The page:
India’s solution to its own gender problem has been to ban testing for sex in the 12th-week ultrasound. But enforcement is difficult, says Dr Luis Mora of the United Nations Population Fund. Cheap kits make it possible to test for sex without a doctor’s supervision. And some Azerbaijanis believe that withholding information about the gender of a baby would be a step too far. “It would be a violation of human rights,” says Aliyeva.
Musa Guliyev, the deputy chairman of the Committee on Social Policy, told Al Jazeera that Azerbaijan’s parliament plans to discuss a new legislative package on reproductive health this fall. Under the proposed legislation, any woman pursuing an abortion after the 12th week of pregnancy must have her case subjected to a medical commission that will decide whether the abortion has been sought on non-medical grounds, or for reasons related to the foetus’ sex.
Guliyev believes such legislation is the only way to ensure that Azerbaijan’s long-term demographics are not thrown out of kilter. The UNFPA has also warned of the consequences of a shortage of women, including the risk of human rights violations such as abduction, the trafficking and sale of women and girls for the purpose of marriage, and sexual exploitation.
The key, say reformers, is to take a holistic approach to the country’s reproductive problems, rather than focusing solely on abortion. By teaching teenagers about sex and making contraceptives more readily available, Aliyeva argues, the government will cut the total number of abortions of foetuses of both genders.
Meanwhile, the case of South Korea has been commonly used as a successful example of how imbalanced sex ratios can be reversed.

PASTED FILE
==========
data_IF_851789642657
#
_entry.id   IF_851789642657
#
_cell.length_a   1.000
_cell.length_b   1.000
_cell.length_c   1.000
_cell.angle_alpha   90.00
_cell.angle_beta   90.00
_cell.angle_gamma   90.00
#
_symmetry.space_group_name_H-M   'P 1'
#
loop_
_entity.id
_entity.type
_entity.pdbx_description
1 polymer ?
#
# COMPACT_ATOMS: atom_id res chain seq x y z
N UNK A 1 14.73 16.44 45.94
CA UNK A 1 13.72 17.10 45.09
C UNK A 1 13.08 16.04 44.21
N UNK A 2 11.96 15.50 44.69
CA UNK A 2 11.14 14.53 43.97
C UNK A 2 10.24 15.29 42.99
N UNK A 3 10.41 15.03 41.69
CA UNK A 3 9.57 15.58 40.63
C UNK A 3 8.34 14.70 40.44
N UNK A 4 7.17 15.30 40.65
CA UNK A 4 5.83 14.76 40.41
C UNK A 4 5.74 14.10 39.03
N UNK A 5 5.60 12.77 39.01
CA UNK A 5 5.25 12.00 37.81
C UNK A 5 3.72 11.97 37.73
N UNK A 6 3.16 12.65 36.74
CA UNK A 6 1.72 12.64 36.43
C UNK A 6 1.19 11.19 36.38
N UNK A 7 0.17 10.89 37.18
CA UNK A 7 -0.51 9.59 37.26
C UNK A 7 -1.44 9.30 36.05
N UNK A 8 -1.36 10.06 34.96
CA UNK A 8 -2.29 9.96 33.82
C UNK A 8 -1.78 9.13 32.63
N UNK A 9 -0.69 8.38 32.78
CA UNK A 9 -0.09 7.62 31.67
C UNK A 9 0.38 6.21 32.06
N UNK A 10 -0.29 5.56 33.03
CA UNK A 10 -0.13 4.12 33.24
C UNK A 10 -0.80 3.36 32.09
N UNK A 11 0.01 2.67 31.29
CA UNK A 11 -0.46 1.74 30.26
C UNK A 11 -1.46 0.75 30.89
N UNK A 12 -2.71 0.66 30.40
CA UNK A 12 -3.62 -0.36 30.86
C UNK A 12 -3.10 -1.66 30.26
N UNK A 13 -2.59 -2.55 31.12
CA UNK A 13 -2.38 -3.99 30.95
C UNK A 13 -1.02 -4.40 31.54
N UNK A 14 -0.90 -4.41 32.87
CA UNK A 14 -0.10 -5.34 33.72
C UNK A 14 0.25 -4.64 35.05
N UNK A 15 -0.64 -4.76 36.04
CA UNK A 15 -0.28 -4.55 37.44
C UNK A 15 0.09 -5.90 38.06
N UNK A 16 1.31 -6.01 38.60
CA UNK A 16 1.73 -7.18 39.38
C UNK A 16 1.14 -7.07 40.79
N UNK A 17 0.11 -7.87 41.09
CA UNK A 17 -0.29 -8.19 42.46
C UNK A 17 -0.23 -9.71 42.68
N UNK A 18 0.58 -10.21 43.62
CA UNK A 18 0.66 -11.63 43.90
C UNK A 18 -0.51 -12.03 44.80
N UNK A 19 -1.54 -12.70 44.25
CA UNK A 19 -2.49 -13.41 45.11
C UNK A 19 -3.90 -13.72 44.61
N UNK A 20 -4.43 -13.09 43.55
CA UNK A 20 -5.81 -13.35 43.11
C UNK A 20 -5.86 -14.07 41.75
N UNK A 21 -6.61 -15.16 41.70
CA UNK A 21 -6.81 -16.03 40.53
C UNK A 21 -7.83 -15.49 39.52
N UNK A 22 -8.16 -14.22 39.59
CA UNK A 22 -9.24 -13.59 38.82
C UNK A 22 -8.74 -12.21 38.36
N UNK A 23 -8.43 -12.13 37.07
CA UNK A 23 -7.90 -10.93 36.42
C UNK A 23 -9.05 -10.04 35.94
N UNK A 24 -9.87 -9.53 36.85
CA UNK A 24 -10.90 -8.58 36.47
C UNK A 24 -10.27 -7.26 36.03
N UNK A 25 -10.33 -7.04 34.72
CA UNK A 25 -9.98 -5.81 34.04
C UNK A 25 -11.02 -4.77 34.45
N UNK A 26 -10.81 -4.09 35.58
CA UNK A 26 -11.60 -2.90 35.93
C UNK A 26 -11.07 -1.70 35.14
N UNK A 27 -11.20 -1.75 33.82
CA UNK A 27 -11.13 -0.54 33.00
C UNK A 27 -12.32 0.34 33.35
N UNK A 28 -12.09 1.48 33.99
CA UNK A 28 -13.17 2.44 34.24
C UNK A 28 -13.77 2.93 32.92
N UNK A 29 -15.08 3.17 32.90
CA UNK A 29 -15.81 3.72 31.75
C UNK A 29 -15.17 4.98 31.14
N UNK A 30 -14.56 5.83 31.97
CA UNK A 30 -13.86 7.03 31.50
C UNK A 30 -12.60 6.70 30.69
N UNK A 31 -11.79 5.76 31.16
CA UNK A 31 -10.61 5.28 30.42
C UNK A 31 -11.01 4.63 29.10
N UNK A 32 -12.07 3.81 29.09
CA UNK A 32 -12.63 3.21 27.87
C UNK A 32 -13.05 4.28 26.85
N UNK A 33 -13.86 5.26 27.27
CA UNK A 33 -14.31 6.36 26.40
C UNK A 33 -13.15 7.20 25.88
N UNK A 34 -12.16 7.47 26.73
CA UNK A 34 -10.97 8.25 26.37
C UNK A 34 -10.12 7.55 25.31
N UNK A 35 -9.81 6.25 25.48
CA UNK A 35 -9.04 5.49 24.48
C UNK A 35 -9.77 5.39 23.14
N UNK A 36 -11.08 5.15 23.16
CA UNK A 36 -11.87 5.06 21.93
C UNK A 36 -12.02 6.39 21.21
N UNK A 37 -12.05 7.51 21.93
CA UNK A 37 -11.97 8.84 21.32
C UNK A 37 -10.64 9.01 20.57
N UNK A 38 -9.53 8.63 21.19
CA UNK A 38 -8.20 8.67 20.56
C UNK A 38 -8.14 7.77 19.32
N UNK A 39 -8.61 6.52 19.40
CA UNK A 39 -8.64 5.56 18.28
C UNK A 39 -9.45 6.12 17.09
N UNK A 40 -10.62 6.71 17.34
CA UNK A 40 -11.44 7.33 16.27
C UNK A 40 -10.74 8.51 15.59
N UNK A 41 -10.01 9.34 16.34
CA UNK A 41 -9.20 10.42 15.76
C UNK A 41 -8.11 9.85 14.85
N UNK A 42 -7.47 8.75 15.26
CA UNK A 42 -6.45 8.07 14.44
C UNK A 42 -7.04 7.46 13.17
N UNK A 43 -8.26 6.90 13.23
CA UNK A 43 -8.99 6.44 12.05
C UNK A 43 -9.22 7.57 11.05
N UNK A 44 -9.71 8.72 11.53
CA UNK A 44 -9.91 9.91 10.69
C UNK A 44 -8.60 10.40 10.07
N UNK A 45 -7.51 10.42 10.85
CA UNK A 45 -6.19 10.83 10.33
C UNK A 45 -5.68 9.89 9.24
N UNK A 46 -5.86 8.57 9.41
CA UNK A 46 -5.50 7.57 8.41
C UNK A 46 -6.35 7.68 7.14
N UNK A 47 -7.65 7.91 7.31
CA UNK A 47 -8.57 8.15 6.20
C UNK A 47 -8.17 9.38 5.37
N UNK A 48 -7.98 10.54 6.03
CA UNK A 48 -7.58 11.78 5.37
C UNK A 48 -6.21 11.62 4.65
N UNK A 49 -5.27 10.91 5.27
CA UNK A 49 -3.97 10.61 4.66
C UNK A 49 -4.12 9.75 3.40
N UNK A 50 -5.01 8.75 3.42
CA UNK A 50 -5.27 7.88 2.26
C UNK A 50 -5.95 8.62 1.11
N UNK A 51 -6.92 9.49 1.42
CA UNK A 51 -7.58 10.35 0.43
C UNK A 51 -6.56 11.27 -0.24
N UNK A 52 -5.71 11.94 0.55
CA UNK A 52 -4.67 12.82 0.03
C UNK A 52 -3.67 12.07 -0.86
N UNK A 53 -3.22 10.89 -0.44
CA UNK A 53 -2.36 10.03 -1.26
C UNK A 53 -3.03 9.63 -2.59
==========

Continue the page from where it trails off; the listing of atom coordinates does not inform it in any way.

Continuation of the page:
By the mid-1990s, South Korea’s sex ratio at birth was similar to Azerbaijan’s today. But by 2007 it had declined to 107 males born per 100 females. South Korea based its strategy on a multidisciplinary approach: Legislation against prenatal sex detection was passed and effectively put into force; a mass media campaign called “Love your daughter” was launched; and new measures were passed to encourage gender equality. These new policies were aided by South Korea’s economic boom, which helped women join the workforce and thereby achieve more autonomy.
Tradition trumps religion
It remains to be seen whether legislation will be able to change ingrained cultural prejudices in Azerbaijan. Legal systems in countries in the Caucasus region grant equal rights to men and women, but for many people of both genders, it is simply a matter of pride to have a son to perpetuate the family’s lineage. This preference runs so deep that not even Muslim and Christian teachings against abortion can limit the practice.
From his office in Baku, surrounded by piles of books, Islam expert Sahin Hesenli told Al Jazeera: “A daughter is the gift of God. The Quran states that a man that takes care of several daughters has a place in heaven.”
But Shana tearfully recalls that her ex-husband’s reaction was much different from what Hesenli would have expected. “After Leman was born, my husband did not want to give us money,” she said. “He said that she wasn’t his child and even asked to do a paternity test because he was sure that he could not have a girl. My mother-in-law also said that her son should have had a boy, not a girl.”